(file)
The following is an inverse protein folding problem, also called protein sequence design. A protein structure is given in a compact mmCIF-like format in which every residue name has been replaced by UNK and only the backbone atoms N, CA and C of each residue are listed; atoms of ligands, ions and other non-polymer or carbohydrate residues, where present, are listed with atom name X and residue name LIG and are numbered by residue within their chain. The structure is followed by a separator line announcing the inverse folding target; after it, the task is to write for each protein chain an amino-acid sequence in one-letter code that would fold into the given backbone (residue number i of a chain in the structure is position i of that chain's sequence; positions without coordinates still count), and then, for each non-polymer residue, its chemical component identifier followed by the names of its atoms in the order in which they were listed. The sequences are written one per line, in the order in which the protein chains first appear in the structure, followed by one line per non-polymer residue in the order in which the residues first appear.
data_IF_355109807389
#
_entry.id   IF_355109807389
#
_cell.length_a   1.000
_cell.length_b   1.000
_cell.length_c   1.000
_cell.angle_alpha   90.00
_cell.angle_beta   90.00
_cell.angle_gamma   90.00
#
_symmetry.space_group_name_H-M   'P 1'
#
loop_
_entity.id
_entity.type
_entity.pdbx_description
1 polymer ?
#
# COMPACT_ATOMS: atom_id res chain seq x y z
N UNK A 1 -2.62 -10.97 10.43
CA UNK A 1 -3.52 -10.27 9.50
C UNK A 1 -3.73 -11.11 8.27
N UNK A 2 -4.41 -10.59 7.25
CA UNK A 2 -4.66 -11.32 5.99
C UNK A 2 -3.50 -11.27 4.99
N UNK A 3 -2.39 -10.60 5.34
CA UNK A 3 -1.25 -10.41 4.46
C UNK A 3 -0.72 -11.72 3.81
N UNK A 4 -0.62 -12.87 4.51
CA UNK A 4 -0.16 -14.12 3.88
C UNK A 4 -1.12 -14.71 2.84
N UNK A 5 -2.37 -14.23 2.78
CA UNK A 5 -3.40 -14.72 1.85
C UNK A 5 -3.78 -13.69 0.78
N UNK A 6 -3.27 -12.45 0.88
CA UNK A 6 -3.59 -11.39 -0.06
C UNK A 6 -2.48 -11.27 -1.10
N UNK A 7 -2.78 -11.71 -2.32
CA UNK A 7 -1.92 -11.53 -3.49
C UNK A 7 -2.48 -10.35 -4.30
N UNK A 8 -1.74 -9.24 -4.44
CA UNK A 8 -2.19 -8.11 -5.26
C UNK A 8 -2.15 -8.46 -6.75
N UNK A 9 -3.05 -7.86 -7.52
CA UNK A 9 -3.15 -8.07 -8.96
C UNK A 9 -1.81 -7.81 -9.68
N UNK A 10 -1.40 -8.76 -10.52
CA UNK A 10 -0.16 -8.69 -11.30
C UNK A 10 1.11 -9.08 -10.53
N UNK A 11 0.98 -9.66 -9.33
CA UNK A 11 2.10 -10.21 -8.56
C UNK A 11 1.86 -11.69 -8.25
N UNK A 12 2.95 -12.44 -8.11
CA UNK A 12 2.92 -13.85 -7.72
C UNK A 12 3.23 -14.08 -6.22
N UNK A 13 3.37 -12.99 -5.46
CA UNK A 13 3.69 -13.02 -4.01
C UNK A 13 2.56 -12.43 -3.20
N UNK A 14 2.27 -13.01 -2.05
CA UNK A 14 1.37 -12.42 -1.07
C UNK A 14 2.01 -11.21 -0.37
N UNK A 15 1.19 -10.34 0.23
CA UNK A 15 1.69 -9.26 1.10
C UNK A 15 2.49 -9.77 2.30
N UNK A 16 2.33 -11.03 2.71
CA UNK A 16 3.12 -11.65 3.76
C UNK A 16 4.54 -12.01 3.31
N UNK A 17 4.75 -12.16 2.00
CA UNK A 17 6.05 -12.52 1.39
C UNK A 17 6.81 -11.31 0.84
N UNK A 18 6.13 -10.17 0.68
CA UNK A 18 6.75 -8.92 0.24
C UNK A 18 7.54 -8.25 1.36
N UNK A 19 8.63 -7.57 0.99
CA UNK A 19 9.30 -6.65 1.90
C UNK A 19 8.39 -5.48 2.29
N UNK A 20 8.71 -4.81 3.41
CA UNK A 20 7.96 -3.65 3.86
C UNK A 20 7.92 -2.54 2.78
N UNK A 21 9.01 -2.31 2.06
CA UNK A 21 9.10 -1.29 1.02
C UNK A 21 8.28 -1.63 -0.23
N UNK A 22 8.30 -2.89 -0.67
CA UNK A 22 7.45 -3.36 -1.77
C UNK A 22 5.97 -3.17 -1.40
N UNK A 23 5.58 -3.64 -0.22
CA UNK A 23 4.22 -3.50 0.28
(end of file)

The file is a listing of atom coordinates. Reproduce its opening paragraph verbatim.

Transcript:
The following is an inverse protein folding problem, also called protein sequence design. A protein structure is given in a compact mmCIF-like format in which every residue name has been replaced by UNK and only the backbone atoms N, CA and C of each residue are listed; atoms of ligands, ions and other non-polymer or carbohydrate residues, where present, are listed with atom name X and residue name LIG and are numbered by residue within their chain. The structure is followed by a separator line announcing the inverse folding target; after it, the task is to write for each protein chain an amino-acid sequence in one-letter code that would fold into the given backbone (residue number i of a chain in the structure is position i of that chain's sequence; positions without coordinates still count), and then, for each non-polymer residue, its chemical component identifier followed by the names of its atoms in the order in which they were listed. The sequences are written one per line, in the order in which the protein chains first appear in the structure, followed by one line per non-polymer residue in the order in which the residues first appear.